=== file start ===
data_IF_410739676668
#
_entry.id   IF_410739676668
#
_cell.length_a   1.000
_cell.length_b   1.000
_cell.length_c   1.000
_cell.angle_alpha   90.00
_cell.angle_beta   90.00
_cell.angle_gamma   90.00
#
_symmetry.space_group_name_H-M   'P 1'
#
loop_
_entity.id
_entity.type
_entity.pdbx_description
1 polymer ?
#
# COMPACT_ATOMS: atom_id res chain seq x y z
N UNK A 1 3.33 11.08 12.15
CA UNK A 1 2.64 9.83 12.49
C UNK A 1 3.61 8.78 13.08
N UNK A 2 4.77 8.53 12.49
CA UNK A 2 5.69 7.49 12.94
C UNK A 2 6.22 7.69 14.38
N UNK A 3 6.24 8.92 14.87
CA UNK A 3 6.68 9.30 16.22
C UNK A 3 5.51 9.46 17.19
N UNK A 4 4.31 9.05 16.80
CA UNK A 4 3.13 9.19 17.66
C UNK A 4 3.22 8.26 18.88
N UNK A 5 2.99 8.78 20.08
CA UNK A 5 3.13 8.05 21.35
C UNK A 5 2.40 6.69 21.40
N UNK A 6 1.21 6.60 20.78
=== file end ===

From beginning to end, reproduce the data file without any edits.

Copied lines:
data_IF_410739676668
#
_entry.id   IF_410739676668
#
_cell.length_a   1.000
_cell.length_b   1.000
_cell.length_c   1.000
_cell.angle_alpha   90.00
_cell.angle_beta   90.00
_cell.angle_gamma   90.00
#
_symmetry.space_group_name_H-M   'P 1'
#
loop_
_entity.id
_entity.type
_entity.pdbx_description
1 polymer ?
#
# COMPACT_ATOMS: atom_id res chain seq x y z
N UNK A 1 3.33 11.08 12.15
CA UNK A 1 2.64 9.83 12.49
C UNK A 1 3.61 8.78 13.08
N UNK A 2 4.77 8.53 12.49
CA UNK A 2 5.69 7.49 12.94
C UNK A 2 6.22 7.69 14.38
N UNK A 3 6.24 8.92 14.87
CA UNK A 3 6.68 9.30 16.22
C UNK A 3 5.51 9.46 17.19
N UNK A 4 4.31 9.05 16.80
CA UNK A 4 3.13 9.19 17.66
C UNK A 4 3.22 8.26 18.88
N UNK A 5 2.99 8.78 20.08
CA UNK A 5 3.13 8.05 21.35
C UNK A 5 2.40 6.69 21.40
N UNK A 6 1.21 6.60 20.78